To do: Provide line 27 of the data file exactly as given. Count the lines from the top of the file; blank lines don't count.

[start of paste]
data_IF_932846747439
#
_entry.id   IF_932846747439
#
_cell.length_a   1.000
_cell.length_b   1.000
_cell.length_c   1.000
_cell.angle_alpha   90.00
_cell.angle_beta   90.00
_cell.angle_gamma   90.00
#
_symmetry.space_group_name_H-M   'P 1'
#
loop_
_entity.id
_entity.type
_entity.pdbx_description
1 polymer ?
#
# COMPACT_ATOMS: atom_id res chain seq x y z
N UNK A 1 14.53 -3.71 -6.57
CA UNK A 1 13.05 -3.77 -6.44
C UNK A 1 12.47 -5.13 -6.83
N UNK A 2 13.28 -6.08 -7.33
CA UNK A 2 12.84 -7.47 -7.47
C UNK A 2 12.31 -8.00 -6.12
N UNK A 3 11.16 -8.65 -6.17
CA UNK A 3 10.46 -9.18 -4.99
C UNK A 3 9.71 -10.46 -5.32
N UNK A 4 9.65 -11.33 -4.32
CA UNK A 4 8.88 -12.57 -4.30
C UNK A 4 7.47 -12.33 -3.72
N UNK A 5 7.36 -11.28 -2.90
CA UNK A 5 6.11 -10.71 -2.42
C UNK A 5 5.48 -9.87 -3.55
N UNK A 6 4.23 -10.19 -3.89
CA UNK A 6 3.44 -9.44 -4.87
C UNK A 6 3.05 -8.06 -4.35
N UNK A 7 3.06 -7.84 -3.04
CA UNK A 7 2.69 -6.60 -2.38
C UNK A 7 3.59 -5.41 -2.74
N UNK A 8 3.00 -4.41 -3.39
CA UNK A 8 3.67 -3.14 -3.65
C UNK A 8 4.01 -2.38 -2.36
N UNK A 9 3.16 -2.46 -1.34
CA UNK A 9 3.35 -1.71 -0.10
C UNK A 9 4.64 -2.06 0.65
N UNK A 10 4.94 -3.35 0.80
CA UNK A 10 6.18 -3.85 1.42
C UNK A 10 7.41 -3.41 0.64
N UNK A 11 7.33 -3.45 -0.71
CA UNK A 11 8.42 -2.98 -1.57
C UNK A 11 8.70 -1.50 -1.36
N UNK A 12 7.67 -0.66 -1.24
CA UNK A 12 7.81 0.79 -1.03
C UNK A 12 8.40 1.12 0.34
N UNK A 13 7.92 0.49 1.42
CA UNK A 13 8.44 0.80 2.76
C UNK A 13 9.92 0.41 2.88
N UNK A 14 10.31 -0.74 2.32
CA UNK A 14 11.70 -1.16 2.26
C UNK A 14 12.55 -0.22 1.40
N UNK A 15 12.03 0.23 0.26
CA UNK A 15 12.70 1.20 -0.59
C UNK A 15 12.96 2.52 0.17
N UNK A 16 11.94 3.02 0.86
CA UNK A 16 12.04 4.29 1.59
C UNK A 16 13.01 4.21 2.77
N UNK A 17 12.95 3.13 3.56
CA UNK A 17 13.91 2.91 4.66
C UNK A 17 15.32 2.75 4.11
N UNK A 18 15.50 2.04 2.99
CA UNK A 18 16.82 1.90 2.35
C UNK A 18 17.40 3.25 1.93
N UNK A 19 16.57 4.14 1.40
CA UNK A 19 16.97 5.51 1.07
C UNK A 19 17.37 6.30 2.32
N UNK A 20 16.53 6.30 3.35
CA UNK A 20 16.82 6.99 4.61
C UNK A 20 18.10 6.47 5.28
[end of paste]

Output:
N UNK A 3 11.16 -8.65 -6.17